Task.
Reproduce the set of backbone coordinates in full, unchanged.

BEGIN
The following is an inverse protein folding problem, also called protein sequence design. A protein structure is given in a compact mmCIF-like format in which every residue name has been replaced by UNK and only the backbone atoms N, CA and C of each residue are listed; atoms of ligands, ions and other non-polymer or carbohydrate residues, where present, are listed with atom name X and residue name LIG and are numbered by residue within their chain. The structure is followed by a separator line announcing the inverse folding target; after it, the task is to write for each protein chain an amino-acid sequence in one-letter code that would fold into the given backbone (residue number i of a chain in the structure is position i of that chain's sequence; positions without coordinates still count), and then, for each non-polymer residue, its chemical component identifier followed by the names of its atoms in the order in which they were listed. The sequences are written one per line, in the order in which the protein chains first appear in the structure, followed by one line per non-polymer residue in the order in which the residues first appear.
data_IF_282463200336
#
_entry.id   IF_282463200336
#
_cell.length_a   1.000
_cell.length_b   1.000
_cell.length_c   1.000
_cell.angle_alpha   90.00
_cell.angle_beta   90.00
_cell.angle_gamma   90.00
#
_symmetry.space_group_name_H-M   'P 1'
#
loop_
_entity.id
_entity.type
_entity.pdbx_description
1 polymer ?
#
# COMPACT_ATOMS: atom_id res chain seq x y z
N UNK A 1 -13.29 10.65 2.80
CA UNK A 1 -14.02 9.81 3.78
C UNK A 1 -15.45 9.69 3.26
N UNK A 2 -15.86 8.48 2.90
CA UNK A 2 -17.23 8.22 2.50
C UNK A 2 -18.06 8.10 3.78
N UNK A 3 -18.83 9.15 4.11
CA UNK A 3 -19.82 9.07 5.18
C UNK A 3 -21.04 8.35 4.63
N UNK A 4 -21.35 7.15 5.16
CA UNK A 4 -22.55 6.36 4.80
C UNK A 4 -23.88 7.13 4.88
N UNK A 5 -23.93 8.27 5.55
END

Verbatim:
The following is an inverse protein folding problem, also called protein sequence design. A protein structure is given in a compact mmCIF-like format in which every residue name has been replaced by UNK and only the backbone atoms N, CA and C of each residue are listed; atoms of ligands, ions and other non-polymer or carbohydrate residues, where present, are listed with atom name X and residue name LIG and are numbered by residue within their chain. The structure is followed by a separator line announcing the inverse folding target; after it, the task is to write for each protein chain an amino-acid sequence in one-letter code that would fold into the given backbone (residue number i of a chain in the structure is position i of that chain's sequence; positions without coordinates still count), and then, for each non-polymer residue, its chemical component identifier followed by the names of its atoms in the order in which they were listed. The sequences are written one per line, in the order in which the protein chains first appear in the structure, followed by one line per non-polymer residue in the order in which the residues first appear.
data_IF_282463200336
#
_entry.id   IF_282463200336
#
_cell.length_a   1.000
_cell.length_b   1.000
_cell.length_c   1.000
_cell.angle_alpha   90.00
_cell.angle_beta   90.00
_cell.angle_gamma   90.00
#
_symmetry.space_group_name_H-M   'P 1'
#
loop_
_entity.id
_entity.type
_entity.pdbx_description
1 polymer ?
#
# COMPACT_ATOMS: atom_id res chain seq x y z
N UNK A 1 -13.29 10.65 2.80
CA UNK A 1 -14.02 9.81 3.78
C UNK A 1 -15.45 9.69 3.26
N UNK A 2 -15.86 8.48 2.90
CA UNK A 2 -17.23 8.22 2.50
C UNK A 2 -18.06 8.10 3.78
N UNK A 3 -18.83 9.15 4.11
CA UNK A 3 -19.82 9.07 5.18
C UNK A 3 -21.04 8.35 4.63
N UNK A 4 -21.35 7.15 5.16
CA UNK A 4 -22.55 6.36 4.80
C UNK A 4 -23.88 7.13 4.88
N UNK A 5 -23.93 8.27 5.55